In Study 108, HBeAg-negative treatment-naїve and treatment-experienced patients with compensated liver functions were randomized in a 2:1 ratio to receive tenofovir alafenamide (25 mg; N=285) once daily or tenofovir disoproxil fumarate (300 mg; n=140) once daily. The mean age was 46 years, 61% were male, 72% were Asian, 25% were White and 2% (8 subjects) were Black; 24%, 38%, and 31% had HBV genotypes B, C, and D respectively. 21% were treatment experienced ((previous treatment with oral antivirals, including entecavir (N=41), lamivudine (N=42), tenofovir disoproxil fumarate (N=21), or other (N=18)). At baseline, mean plasma HBV DNA was 5.8 log10 IU/mL, mean serum ALT was 94 IU/L, and 9% of patients had a history of cirrhosis.
In Study 110, HBeAg-positive treatment-naїve and treatment-experienced patients with compensated liver function were randomized in a 2:1 ratio to receive tenofovir alafenamide (25 mg; N=581) once daily or tenofovir disoproxil fumarate (300 mg; N=292) once daily. The mean age was 38 years, 64% were male, 82% were Asian, 25% were White and <1% (5 subjects) were Black. 17%, 52%, and 23% had HBV genotype B, C, and D, respectively. 26% were treatment experienced (previous treatment with oral antivirals, including adefovir (N=42), entecavir (N=117), lamivudine (N=84), telbivudine (N=25), tenofovir disoproxil fumarate (N=70), or other (N=17)). At baseline, mean plasma HBV DNA was 7.6 log10 IU/mL, mean serum ALT was 120 U/L, and 7% of patients had a history of cirrhosis.
The primary efficacy endpoints in both trials was the proportion of patients with plasma HBV DNA levels below 29 IU/mL at Week 48. Tenofovir alafenamide met the non-inferiority criteria in achieving HBV DNA less than 29 IU/mL when compared to tenofovir disoproxil fumarate. Treatment outcomes of Study 108 and Study 110 through Week 48 are presented in Table 1 and Table 2. (See Tables 1 and 2.)

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Experience beyond 48 weeks in Study 108 and Study 110: At Week 96, viral suppression as well as biochemical and serological responses were maintained with continued tenofovir alafenamide treatment. (See Table 3.)

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Changes in measures of bone and mineral density: In both studies tenofovir alafenamide was associated with smaller mean percentage decreases in bone mineral density (BMD; as measured by hip and lumbar spine dual energy X ray absorptiometry [DXA] analysis) compared to tenofovir disoproxil fumarate after 96 weeks of treatment.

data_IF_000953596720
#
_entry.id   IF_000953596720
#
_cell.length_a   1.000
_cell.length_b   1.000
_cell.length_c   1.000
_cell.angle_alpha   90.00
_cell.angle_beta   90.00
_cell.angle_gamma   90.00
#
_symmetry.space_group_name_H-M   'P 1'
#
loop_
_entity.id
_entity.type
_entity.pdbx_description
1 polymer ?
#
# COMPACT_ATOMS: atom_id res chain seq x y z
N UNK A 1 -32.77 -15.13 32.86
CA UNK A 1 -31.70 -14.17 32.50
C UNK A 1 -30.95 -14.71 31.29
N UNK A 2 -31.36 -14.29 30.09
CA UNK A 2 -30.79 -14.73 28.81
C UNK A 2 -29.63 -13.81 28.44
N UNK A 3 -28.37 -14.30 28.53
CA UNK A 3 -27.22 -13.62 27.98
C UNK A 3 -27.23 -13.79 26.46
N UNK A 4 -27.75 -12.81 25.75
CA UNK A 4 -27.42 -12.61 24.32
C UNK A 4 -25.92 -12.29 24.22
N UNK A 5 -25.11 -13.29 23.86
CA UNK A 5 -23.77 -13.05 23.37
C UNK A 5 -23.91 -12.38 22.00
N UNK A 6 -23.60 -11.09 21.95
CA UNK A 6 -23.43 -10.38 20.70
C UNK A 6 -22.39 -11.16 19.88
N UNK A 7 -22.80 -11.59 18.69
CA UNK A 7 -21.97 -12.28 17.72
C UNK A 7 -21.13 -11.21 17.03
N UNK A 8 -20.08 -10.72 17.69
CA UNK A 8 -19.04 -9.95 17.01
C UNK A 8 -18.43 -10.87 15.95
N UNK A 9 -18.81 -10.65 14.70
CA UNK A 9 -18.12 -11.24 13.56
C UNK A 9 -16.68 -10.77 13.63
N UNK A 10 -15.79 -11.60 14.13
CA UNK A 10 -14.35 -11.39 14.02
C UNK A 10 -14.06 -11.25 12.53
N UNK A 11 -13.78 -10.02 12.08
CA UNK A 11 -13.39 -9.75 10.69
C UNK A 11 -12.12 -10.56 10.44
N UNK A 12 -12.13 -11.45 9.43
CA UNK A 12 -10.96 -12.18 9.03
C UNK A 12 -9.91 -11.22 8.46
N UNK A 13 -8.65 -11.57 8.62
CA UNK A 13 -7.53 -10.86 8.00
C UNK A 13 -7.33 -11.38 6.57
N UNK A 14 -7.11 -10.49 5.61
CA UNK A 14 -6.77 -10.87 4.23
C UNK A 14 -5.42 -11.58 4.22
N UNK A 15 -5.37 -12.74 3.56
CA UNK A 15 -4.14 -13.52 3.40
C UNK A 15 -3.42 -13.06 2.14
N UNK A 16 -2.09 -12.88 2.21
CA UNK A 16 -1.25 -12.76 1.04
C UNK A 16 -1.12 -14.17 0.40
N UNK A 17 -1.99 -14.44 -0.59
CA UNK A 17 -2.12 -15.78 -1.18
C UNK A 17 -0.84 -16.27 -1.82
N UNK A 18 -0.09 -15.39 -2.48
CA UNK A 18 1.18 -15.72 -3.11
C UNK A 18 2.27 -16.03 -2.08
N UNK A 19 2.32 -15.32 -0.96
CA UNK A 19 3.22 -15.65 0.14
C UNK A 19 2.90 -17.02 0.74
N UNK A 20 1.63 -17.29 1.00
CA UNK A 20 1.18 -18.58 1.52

In patients who remained on blinded treatment beyond Week 96, mean percentage change in BMD, in each group at Week 120 was similar to that at Week 96. In the open-label phase of both studies, mean percentage change in BMD from Week 96 to Week 120 in patients who remained on tenofovir alafenamide was +0.6% at the lumbar spine and 0% at the total hip, compared to 1.7% at the lumbar spine and +0.6% at the total hip in those who switched from tenofovir disoproxil fumarate to tenofovir alafenamide at Week 96.
Changes in measures of renal function: In both studies tenofovir alafenamide was associated with smaller changes in renal safety parameters (smaller median reductions in estimated CrCl by Cockroft-Gault and smaller median percentage increases in urine retinol binding protein to creatinine ratio and urine beta-2-microglobulin to creatinine ratio) compared to tenofovir disoproxil fumarate after 96 weeks of treatment (see also Precautions).
In patients who remained on blinded treatment beyond Week 96 in Studies 108 and 110, change from baseline in renal laboratory parameter values in each group at Week 120 were similar to those at Week 96. In the open-label phase of Studies 108 and 110, the mean (±SD) change in serum creatinine from Week 96 to Week 120 was -0.002 (0.10) mg/dL in those who remained on tenofovir alafenamide, compared to 0.008 (0.09) mg/dL in those who switched from tenofovir disoproxil fumarate to tenofovir alafenamide at Week 96. In the open-label phase, the median change in eGFR from Week 96 to Week 120 was -0.6 mL/min in patients who remained on tenofovir alafenamide, compared to +1.8 mL/min patients who switched from tenofovir disoproxil fumarate to tenofovir alafenamide at Week 96.
Pharmacokinetics: Absorption: Following oral administration of tenofovir alafenamide under fasted conditions in adult patients with chronic hepatitis B, peak plasma concentrations of tenofovir alafenamide were observed approximately 0.48 hours post-dose. Based on Phase 3 population pharmacokinetic analysis in subjects with CHB, mean steady state AUC0-24 for tenofovir alafenamide (N=698) and tenofovir (N=856) were 0.22 μg•hr/mL and 0.32 μg•hr/mL, respectively. Steady state Cmax for tenofovir alafenamide and tenofovir were 0.18 and 0.02 respectively. Relative to fasting conditions, the administration of a single dose of tenofovir alafenamide with a high fat meal resulted in a 65% increase in tenofovir alafenamide exposure.